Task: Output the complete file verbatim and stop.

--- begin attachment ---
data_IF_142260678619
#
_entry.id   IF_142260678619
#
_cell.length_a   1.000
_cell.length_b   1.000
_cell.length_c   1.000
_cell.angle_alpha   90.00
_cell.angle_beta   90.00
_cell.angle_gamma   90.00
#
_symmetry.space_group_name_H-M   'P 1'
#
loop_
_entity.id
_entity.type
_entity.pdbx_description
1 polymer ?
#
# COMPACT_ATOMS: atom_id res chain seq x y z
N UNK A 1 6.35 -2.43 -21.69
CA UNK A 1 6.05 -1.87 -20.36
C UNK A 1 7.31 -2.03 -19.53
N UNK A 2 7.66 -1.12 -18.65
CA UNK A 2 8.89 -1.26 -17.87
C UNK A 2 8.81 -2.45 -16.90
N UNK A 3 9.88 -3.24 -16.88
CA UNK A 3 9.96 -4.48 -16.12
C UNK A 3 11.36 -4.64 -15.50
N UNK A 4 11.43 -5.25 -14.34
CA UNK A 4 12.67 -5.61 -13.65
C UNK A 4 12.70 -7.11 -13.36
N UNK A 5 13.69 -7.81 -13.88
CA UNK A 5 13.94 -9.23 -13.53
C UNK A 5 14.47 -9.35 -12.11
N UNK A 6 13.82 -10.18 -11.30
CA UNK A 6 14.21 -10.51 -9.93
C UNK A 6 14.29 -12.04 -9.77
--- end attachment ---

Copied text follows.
data_IF_142260678619
#
_entry.id   IF_142260678619
#
_cell.length_a   1.000
_cell.length_b   1.000
_cell.length_c   1.000
_cell.angle_alpha   90.00
_cell.angle_beta   90.00
_cell.angle_gamma   90.00
#
_symmetry.space_group_name_H-M   'P 1'
#
loop_
_entity.id
_entity.type
_entity.pdbx_description
1 polymer ?
#
# COMPACT_ATOMS: atom_id res chain seq x y z
N UNK A 1 6.35 -2.43 -21.69
CA UNK A 1 6.05 -1.87 -20.36
C UNK A 1 7.31 -2.03 -19.53
N UNK A 2 7.66 -1.12 -18.65
CA UNK A 2 8.89 -1.26 -17.87
C UNK A 2 8.81 -2.45 -16.90
N UNK A 3 9.88 -3.24 -16.88
CA UNK A 3 9.96 -4.48 -16.12
C UNK A 3 11.36 -4.64 -15.50
N UNK A 4 11.43 -5.25 -14.34
CA UNK A 4 12.67 -5.61 -13.65
C UNK A 4 12.70 -7.11 -13.36
N UNK A 5 13.69 -7.81 -13.88
CA UNK A 5 13.94 -9.23 -13.53
C UNK A 5 14.47 -9.35 -12.11
N UNK A 6 13.82 -10.18 -11.30
CA UNK A 6 14.21 -10.51 -9.93
C UNK A 6 14.29 -12.04 -9.77